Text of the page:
Society is congregating into more densely populated areas. This isn’t just due to the overall population growth on our little rock as it flies through space—societal and tech trends share some responsibility, as well. It’s a bit of a chicken-and-egg scenario: Tech enables societal change, and societal change drives technological innovation.
Rapid urbanization affects everyone, whether they live in a large metropolitan area or out in the country. Megacities—metropolitan areas with a population of 10 million or more people—are springing up across the globe. How will humanity adapt to these massive changes?
To toot our own horns, we are the most technologically adaptable species we’ve encountered to date. New tech trends are becoming apparent with each passing day—from discovering ways to move people and products, new developments in medicine, and more sustainable methods of extracting and utilizing resources to improving connectivity across the globe. Let’s take a look at some of these technologies and examine how they might impact the cities of the future.
1. 3D printing
We’ve talked about the advantages of 3D printing, but it’s important to mention it again. The notion of converting chunks of raw material into something usable has been at the core of human existence since the stone age. Modern scanning technology will let us convert the physical world to digital information with ease, and 3D printing will change supply chain logistics forever.
Generating the components required to assemble a piece of furniture or an entire building on site with the right 3D printer and materials drastically increases agility and versatility on both a personal and industrial scale. Engineers can fashion components with high precision and low cost, and anyone with access to a computer and 3D printer can prototype designs to solve problems as they encounter them—even more easily with the right 3D-scanning capabilities. Soon, we’ll live in a world entirely made out of building blocks.
2. Autonomous zero-emissions cars
According to Engadget, Germany announced that it intends to ban the sale of internal combustion engine cars by 2030, forcing shoppers to buy vehicles exclusively powered by electricity or hydrogen fuel cells. Controversy aside, pollution is a real problem when 10 million (or more) people need to get around.
Eliminating emissions is only part of the battle. Traffic is a huge issue in large metropolitan areas as it is, and the amount of time it takes to cross town only grows with increases in population. Humans have naturally slow reaction times and are prone to making emotionally charged decisions, which is why we institute things like driving laws and traffic lights. Autonomous cars have the potential to alleviate the stress on traffic.
If there were no humans actually driving cars, we could do away with traffic lights entirely. Cars could zip between intersections and adjust their speed and timing, so they’d never get into an accident or wait for a green light, sharing information about their location, speed, the conditions of the road, and so on, all at a far quicker rate than humans could ever hope to achieve behind the wheel.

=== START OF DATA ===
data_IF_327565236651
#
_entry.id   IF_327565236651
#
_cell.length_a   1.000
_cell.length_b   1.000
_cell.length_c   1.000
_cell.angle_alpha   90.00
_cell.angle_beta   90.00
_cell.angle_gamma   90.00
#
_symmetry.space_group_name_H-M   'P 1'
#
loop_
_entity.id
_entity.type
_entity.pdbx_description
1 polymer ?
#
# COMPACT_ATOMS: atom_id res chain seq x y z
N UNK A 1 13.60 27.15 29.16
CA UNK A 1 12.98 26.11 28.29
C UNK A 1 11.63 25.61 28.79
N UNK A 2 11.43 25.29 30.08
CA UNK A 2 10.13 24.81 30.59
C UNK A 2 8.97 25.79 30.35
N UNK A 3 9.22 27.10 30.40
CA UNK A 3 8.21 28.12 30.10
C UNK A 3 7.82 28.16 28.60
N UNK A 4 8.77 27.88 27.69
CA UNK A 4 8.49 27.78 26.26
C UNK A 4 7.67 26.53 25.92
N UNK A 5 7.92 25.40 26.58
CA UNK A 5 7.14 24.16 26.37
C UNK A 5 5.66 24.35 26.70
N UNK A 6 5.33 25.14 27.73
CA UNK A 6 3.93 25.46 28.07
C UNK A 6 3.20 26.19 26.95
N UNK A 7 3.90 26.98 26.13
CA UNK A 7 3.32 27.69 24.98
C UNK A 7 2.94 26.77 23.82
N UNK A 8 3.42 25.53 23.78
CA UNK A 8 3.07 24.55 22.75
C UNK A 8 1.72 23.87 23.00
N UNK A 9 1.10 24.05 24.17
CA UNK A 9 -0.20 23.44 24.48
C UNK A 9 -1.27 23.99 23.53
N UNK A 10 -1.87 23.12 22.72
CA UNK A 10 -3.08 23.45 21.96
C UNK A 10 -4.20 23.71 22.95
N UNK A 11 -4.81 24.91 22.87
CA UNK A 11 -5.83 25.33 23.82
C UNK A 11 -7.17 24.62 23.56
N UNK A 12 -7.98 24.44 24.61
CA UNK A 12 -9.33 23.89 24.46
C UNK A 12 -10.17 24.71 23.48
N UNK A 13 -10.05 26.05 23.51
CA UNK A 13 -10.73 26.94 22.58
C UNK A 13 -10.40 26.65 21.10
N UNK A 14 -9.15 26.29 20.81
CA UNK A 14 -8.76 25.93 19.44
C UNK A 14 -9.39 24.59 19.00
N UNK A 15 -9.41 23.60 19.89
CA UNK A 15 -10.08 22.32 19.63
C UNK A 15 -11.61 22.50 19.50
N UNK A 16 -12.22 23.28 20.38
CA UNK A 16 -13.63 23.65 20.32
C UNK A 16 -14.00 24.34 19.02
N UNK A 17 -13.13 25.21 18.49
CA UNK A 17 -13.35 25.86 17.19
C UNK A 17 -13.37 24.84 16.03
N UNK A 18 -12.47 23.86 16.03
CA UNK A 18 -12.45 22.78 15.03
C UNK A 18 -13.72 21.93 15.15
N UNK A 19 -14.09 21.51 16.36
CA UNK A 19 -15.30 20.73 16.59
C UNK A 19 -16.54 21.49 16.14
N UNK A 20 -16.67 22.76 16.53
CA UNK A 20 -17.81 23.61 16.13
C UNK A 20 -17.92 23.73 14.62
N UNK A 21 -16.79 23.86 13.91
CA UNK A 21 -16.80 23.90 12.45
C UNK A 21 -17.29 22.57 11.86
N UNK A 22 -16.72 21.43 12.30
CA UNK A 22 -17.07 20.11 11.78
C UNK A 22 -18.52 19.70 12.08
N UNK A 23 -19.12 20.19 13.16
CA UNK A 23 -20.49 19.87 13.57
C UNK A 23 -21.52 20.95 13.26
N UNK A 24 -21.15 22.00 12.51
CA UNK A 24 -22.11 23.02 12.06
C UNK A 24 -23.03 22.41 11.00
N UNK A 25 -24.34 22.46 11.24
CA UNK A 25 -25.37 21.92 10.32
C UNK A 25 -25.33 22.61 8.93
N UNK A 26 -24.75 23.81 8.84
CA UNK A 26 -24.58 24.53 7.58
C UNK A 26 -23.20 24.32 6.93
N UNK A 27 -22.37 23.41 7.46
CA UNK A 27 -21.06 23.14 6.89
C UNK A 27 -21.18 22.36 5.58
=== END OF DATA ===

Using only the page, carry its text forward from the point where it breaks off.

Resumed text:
Electric car manufacturer Tesla already supports an improving form of autonomy, and its cars can help you navigate around town in a statistically safer fashion than if you were operating the controls yourself. To mitigate cost, Tesla intends to automate ride sharing, explains Wired. When you’re at work or not using your car, it can drive itself to pick up others and taxi them around on its own, with the profits going toward the cost of the vehicle (and eventually into your pocket).
By 2046, we might regard actually driving a car as a leisure activity in the same way we view horseback riding today.
3. Wearable technology and augmented reality
These two categories are deeply intertwined. Wearables is already gaining momentum as a trend, and augmented reality devices allow you do more with less. Navigating the multidimensional maze of a megacity can be drastically simplified with a screen in front of you, telling you exactly when and where to turn and what elevators to take.
Many folks sport a smart watch. Despite Google Glass being taken back to the drawing board, it showed some promise and created interest in its early stages. A ZDNet article explains how Microsoft is developing the HoloLens, which actively maps your surroundings and displays virtual objects in the real world. These devices have two things in common: They get strapped to your body, take information about the real world, and do something innovative with it.
Again, we might regard navigating a megacity in the future without a wearable augmented reality display in the same vein as navigating a present-day city without a smartphone and GPS—pure madness.
Last on the list is the automation of labour. Structures could be erected in record time with automated vehicles delivering raw materials to an on-site 3D printer that can create supporting beams, light banisters, and windows to be installed by robotic cranes manufactured by the same on-site 3D printer.
This begs a major question, however: What will those 10 million people do if robots handle all the labour? The utopian answer is one of creativity and culture. People could create new prototypes, spend their time writing music, making movies, exploring philosophy, and trading ideas with one another.
But we’ll be working with the robots for the foreseeable future, before running out of work to do. And that sure beats working against them.